Wednesday 24 January 2018

'My Fiona had it all at 16, excelling at school... four years later she was dead'

Devastated mother Brigid and (right) her daughters, Diane and Fiona
Devastated mother Brigid and (right) her daughters, Diane and Fiona
Fiona Sugrue as a child with her sister Diane
A painting of Fiona with her baby son
Conor Feehan

Conor Feehan

A Dublin mother who used to search the back lanes and flats of the city for her daughter at 3am – not knowing if she was dead or alive – has said she is backing proposals for medically supervised injection centres for others in the same situation.

Brigid Sugrue’s daughter Fiona died at the age of 20 after four years of heroin use, and now Brigid is sharing her experience in the hope that others may know and learn from her family’s pain.

Fiona had it all as a child. She was in the top three in her class, enjoyed horse riding and swimming, and had a very bright future ahead of her.

But succumbing to heroin use in her mid-teens was to lead her into a life of despair until she died at the age of 20.

Brigid tried everything to help her eldest child fight her demons.

“Fiona was our first child. She excelled in school and was very close to us all. There were no problems at all,” Brigid ­explained from her Finglas home.

Brigid Sugrue lost her daughter Fiona
Brigid Sugrue lost her daughter Fiona

“Everything seemed perfect. It’s so difficult to believe how things ended up, but I can trace it back to when Fiona was around 14 and she changed quite rapidly in second year of school.

“It was like lighting a piece of paper and watching it burn. That’s how quick it seemed.

“From the September she started second year to that December, Fiona became a different person.

“She wouldn’t listen to us, she lost her friends and started hanging around with other people, then she started staying out at night.

Fiona Sugrue as a child with her sister Diane
Fiona Sugrue as a child with her sister Diane

“The gardai started calling, her schoolwork suffered, and it was just a horrific time where we could not understand what was going on with her.

“Despite all of this I still loved the bones of her. The school insisted on having her assessed and we were told Fiona was psychologically and psychiatrically perfect but that she just wanted total autonomy of her life, even though she was just 14.

A painting of Fiona with her baby son
A painting of Fiona with her baby son

“Then she was caught shoplifting. I’ll never know what happened to her. It was like she hit a self-destruct button.”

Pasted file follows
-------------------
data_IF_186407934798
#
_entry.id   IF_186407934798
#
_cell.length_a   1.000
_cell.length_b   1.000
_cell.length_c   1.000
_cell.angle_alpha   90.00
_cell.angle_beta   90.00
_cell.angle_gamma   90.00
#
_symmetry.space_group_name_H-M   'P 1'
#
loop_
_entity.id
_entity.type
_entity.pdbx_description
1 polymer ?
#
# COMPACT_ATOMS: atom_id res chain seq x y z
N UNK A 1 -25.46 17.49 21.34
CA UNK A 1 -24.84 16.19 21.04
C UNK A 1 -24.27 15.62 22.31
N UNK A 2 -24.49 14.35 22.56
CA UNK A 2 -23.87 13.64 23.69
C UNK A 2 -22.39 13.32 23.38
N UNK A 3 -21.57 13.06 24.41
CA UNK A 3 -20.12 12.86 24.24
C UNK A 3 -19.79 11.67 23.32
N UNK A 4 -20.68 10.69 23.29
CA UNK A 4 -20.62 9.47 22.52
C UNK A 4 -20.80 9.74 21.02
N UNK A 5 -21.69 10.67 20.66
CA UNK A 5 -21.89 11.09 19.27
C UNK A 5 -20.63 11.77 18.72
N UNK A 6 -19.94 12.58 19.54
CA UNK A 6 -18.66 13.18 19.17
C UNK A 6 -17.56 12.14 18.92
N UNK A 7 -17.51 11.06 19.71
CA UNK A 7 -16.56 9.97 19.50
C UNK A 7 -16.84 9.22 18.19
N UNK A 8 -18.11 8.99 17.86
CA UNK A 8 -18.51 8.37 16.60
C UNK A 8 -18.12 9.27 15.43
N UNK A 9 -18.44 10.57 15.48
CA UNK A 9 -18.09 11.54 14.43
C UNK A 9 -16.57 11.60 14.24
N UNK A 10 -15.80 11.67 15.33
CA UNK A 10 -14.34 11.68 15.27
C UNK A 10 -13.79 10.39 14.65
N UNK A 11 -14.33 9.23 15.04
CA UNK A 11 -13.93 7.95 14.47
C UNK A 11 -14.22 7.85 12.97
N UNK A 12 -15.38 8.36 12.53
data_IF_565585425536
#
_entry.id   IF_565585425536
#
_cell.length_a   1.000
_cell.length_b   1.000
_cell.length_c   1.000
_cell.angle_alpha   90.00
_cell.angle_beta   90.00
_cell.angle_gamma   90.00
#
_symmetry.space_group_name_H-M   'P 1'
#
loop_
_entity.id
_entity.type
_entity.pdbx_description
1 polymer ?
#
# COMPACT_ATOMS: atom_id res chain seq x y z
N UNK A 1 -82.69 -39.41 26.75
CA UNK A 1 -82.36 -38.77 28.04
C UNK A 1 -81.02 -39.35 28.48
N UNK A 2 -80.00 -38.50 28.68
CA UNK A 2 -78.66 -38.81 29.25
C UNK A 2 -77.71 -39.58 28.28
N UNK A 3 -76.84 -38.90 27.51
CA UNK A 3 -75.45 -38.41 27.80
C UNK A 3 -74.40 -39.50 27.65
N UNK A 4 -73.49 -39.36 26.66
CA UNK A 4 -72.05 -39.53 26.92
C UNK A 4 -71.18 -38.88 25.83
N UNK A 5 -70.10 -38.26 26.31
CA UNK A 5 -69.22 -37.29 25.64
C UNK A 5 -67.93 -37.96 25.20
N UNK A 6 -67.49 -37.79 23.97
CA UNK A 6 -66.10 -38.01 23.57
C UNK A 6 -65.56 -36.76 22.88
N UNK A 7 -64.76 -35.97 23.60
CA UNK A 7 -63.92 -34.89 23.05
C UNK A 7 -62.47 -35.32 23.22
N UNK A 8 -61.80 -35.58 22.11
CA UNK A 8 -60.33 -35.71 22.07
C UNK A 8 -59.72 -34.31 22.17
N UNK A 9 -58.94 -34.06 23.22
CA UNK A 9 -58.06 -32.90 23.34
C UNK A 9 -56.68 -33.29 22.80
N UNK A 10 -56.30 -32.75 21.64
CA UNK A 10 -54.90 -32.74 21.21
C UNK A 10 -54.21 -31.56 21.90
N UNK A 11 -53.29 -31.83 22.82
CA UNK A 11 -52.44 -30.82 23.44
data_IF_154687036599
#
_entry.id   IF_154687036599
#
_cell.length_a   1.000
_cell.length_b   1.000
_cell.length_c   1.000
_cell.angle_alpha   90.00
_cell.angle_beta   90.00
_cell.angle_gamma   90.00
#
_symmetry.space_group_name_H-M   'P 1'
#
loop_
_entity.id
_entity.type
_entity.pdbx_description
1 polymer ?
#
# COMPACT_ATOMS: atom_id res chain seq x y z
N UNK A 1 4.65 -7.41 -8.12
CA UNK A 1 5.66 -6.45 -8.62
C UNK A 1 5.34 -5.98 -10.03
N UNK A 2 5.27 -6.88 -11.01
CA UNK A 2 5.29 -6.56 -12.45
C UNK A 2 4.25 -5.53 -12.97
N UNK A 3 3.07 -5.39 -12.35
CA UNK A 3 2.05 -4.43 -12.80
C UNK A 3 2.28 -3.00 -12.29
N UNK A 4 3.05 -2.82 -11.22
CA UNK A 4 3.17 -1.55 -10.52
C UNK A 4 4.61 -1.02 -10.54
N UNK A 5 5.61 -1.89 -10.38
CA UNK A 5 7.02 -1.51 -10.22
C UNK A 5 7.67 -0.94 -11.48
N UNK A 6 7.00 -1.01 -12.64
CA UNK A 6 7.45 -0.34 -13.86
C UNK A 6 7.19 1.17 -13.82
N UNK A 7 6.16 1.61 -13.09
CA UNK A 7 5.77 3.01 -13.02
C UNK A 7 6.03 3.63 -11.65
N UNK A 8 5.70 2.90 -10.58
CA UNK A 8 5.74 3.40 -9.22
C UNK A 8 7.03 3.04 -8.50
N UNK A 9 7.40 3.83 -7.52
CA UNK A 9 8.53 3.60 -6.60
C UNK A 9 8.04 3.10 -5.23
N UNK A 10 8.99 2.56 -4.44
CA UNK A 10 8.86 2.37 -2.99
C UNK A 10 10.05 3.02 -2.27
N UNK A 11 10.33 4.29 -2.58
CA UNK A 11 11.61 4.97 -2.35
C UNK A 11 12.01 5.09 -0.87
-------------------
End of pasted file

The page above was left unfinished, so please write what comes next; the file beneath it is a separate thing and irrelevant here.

Fiona was caught shoplifting so many times that she would be in court every Wednesday. Eventually a judge sentenced her to two years detention in the Oberstown centre for young offenders, from where she would escape regularly.

“Fiona started using heroin at the age of 16,” said Brigid. “We had heard it from a friend first, but then Fiona herself told us she was using it, saying she was not addicted and she was moving out to stay with friends. But she became a huge heroin user in a short space of time.

“From the age of 16 until she was 20, Fiona had been with social workers, treatment centres, medical hospitals, and psychiatric hospitals. She used to beg on the streets for money.

“We lost her to the streets. We wouldn’t know where she’d be. Fiona was self-harming and injecting heroin,” her mother said.

She remembered looking across the city for Fiona, not sure if her young daughter was dead or alive.

“I would find myself in back alleys and city flats complexes at three in the morning looking for her, asking addicts if they had seen her,” said Brigid.

When Fiona was 18, she had a baby with a man she was in a strong relationship with, and for a very brief period it looked like she could get well again.

But when she slid back into addiction, the baby was placed into foster care.

“Fiona would never miss a visit with the baby. I would never miss a visit. The only day Fiona missed a visit was the day she died on March 30, 2004,” said Brigid.

“It is my belief that Fiona’s heroin use started as a method of self-medication for the darkness she felt she was living in. She had made attempts on her life before but that day she drank a lot of methadone and died.”

Through all her ordeal Brigid got great comfort from the National Family Support Network and is encouraging anyone who has a family member suffering from drug use to seek the network out. She said outside support is vital.

Brigid is also backing the proposals for centres where drug users can inject under medical supervision, which would prevent overdoses and the health risks to heroin users and the public from street injecting.

Advocates of such centres hope that legislation before the government is passed over the coming months and the centres become a reality in 2017.

“Nobody plans to become a user, so these centres are necessary,” Brigid said.

“Does anyone want to imagine their own child in a dirty back lane injecting heroin on their own. It’s too awful.”

Ireland has the third-highest rate of deaths from overdoses in Europe, with one person on average dying every day as a result.

Last week, Minister for State Catherine Byrne launched a HSE evaluation on a pilot Naloxone project which prescribed the medication to addicts, and is already credited with saving five lives.

Herald

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